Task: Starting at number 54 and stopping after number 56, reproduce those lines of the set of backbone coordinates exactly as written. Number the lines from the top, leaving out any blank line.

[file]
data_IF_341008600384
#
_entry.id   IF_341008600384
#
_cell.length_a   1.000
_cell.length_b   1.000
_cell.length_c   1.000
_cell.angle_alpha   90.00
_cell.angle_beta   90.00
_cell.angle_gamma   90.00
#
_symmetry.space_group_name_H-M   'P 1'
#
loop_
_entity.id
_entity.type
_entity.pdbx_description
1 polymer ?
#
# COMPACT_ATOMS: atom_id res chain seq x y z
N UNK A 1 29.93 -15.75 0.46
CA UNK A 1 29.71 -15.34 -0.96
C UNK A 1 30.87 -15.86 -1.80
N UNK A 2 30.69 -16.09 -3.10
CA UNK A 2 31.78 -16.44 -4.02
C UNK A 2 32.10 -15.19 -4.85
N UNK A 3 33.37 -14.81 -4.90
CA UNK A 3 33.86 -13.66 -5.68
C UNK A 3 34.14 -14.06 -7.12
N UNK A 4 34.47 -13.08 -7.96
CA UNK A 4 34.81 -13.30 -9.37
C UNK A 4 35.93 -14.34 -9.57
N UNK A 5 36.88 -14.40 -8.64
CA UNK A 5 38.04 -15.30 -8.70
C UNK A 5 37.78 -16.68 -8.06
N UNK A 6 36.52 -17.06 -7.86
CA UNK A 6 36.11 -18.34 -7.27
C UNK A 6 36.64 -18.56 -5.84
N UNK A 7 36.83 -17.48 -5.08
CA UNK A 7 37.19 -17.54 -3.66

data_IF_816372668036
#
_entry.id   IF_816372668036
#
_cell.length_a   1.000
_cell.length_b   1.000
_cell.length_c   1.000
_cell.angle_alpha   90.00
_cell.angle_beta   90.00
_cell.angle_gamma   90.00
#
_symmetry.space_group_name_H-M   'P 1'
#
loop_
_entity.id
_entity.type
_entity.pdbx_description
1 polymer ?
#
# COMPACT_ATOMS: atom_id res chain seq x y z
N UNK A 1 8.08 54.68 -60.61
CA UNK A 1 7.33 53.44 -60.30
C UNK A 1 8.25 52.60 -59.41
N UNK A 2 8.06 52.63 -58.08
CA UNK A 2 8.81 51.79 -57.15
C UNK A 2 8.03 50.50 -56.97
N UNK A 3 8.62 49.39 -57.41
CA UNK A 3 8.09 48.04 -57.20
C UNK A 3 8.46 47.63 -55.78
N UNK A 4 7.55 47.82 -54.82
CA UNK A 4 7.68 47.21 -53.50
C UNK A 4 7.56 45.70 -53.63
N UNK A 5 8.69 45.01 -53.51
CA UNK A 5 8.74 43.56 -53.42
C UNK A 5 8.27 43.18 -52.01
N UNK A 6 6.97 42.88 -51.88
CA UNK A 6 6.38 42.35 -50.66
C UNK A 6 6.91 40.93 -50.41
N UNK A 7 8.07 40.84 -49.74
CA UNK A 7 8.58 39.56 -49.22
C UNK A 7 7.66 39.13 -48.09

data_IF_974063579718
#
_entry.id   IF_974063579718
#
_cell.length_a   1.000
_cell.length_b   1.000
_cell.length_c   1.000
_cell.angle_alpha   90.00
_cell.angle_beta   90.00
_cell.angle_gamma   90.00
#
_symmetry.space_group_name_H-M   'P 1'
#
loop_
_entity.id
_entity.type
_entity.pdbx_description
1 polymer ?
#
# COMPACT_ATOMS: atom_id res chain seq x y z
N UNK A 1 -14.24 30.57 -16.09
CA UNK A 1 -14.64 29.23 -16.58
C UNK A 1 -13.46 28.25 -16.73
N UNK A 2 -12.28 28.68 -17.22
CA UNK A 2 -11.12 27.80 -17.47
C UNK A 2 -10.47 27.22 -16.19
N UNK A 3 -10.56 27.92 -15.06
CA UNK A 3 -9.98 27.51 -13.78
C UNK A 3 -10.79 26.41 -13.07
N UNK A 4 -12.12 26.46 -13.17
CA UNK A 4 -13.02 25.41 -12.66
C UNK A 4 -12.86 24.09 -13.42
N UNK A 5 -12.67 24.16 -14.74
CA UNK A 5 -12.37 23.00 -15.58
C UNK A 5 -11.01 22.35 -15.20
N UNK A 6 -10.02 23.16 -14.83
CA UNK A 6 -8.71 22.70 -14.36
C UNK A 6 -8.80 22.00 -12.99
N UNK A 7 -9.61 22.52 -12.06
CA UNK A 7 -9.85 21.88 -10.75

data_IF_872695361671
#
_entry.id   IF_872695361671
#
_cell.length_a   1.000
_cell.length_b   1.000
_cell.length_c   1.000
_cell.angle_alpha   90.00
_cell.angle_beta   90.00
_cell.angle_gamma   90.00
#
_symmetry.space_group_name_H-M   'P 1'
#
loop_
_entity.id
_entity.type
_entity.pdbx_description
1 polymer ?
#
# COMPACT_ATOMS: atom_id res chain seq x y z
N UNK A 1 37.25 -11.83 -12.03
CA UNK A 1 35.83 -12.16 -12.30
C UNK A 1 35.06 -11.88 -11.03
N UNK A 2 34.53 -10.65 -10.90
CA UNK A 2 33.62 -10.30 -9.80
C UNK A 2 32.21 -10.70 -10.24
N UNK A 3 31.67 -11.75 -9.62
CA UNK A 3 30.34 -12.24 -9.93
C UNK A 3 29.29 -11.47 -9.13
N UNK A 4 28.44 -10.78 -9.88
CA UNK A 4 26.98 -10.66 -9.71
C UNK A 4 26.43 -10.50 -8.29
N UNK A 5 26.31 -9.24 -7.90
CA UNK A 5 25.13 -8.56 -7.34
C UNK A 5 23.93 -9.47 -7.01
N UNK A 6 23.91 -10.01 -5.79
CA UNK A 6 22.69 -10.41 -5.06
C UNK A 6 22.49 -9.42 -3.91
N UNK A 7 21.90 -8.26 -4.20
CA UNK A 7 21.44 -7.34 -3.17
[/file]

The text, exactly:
loop_
_entity.id
_entity.type